The Canterbury Tales: the Man of Law's Tale Lines 218-266
By Chaucer, Geoffrey
Okay, so the counselors have a bit of a problem with this whole Sultan-marries-Custance plan. Why? Because she's a Christian and he's, well, not. They don't even have the same laws.
They believe that "no Christian prince will agree to marry his child to a Muslim, who practices Muslim law."
But the Sultan doesn't care: "Rather than lose Custance, I will become a Christian. I must be Custance's man; I can't love anybody else." In other words: forget your arguments and get on with the wedding planning. I'm dying over here.
So the counselors get their acts together and come up with an agreement. The plan is that the Sultan and all his barons have to be baptized. Then the Sultan will marry Custance, and get a whole heap of gold.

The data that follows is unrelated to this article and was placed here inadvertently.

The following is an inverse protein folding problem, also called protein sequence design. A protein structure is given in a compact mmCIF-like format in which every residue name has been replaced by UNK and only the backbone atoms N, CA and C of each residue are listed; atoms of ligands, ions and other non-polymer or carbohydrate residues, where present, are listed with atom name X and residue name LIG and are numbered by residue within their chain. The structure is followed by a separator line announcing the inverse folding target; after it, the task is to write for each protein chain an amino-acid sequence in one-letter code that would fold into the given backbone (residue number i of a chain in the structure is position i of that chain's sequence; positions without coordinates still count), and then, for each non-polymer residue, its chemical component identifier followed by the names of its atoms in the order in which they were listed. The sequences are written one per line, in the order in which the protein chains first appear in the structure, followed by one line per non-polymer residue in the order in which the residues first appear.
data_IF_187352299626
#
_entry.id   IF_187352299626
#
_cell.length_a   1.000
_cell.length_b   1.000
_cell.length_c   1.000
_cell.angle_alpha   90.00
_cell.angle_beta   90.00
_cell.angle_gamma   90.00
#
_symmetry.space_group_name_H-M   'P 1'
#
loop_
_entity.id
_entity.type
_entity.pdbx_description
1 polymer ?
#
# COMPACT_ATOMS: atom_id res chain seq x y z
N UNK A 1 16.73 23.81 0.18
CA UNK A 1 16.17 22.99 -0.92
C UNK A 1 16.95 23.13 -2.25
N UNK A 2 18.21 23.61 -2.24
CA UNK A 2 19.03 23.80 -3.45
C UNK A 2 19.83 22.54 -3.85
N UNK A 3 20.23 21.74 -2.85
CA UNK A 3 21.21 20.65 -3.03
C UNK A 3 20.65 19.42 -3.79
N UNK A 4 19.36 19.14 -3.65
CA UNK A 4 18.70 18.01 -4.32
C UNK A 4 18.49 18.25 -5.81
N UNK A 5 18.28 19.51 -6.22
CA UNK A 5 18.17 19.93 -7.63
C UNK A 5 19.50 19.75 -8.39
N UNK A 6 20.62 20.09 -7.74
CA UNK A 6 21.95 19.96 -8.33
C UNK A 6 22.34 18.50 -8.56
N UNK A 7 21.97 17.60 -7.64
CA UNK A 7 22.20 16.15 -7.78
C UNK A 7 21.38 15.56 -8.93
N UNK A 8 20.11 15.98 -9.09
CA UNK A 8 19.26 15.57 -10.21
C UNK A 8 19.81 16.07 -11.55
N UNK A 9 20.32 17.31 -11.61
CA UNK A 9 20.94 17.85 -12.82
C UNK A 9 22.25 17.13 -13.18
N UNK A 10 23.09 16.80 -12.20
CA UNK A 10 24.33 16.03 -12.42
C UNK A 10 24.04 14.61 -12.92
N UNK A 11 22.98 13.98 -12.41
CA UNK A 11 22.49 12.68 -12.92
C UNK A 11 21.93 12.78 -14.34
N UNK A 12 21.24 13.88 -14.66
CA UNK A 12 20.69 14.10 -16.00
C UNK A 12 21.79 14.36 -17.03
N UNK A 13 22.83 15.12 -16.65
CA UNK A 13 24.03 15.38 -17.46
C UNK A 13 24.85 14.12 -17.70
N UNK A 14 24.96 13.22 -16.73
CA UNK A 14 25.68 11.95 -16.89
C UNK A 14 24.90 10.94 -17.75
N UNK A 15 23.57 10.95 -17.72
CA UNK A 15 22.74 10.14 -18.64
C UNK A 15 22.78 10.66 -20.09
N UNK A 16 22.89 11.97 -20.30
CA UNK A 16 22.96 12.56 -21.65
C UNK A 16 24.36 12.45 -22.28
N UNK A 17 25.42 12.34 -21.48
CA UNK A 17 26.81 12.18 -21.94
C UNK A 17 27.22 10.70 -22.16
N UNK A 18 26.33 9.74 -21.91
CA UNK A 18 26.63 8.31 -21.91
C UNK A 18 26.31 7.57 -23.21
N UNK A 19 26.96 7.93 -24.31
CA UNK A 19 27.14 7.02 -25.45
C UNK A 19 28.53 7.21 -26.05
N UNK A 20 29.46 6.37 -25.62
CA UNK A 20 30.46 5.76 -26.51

Plan, meet action.
The Man of Law knows everyone wants to hear all about how Custance is extravagantly prepped for her upcoming nuptials. But all that brouhaha can't be described in so small an amount of time.
So he'll just give you the gist. A bunch of bishops are called to travel with Custance, plus some lords, ladies, knights, and a whole slew of other people.
The news is spread throughout Rome that everyone should pray for Christ to bless this marriage and protect the travelers on their journey.
Finally, the day Custance leaves Rome arrives. She's kinda bummed about the whole thing, but manages to get herself dressed and ready to go anyways. There's no getting out of this one.